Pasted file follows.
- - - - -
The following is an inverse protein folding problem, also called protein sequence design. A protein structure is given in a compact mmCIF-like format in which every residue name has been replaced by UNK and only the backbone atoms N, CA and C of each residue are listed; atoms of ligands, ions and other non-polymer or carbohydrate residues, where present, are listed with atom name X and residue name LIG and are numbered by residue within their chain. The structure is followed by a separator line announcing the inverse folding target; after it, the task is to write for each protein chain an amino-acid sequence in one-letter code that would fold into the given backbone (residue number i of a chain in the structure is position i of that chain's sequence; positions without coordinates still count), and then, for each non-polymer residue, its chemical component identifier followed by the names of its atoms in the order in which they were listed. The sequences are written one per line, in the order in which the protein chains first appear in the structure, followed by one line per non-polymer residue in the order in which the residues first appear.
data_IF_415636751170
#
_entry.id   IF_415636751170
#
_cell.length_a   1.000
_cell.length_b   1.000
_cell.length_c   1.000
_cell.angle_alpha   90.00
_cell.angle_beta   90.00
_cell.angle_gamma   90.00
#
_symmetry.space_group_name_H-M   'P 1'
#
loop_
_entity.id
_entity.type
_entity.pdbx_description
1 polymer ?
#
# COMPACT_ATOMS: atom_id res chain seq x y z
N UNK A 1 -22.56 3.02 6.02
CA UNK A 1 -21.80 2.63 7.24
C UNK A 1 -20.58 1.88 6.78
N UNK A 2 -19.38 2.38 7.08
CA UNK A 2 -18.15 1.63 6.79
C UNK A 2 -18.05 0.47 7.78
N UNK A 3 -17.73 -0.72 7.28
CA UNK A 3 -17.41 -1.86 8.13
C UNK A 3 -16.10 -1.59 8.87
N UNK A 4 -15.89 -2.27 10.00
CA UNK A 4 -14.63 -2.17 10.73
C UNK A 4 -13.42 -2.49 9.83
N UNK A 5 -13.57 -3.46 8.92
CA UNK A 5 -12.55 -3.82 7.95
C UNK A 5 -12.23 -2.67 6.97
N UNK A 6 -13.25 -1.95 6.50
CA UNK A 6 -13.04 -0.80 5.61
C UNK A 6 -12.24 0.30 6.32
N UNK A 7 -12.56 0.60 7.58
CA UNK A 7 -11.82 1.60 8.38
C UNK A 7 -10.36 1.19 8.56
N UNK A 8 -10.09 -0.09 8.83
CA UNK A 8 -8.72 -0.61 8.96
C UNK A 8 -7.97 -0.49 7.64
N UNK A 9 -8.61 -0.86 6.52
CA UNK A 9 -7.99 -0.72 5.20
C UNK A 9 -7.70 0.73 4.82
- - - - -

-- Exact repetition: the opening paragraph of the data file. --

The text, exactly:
The following is an inverse protein folding problem, also called protein sequence design. A protein structure is given in a compact mmCIF-like format in which every residue name has been replaced by UNK and only the backbone atoms N, CA and C of each residue are listed; atoms of ligands, ions and other non-polymer or carbohydrate residues, where present, are listed with atom name X and residue name LIG and are numbered by residue within their chain. The structure is followed by a separator line announcing the inverse folding target; after it, the task is to write for each protein chain an amino-acid sequence in one-letter code that would fold into the given backbone (residue number i of a chain in the structure is position i of that chain's sequence; positions without coordinates still count), and then, for each non-polymer residue, its chemical component identifier followed by the names of its atoms in the order in which they were listed. The sequences are written one per line, in the order in which the protein chains first appear in the structure, followed by one line per non-polymer residue in the order in which the residues first appear.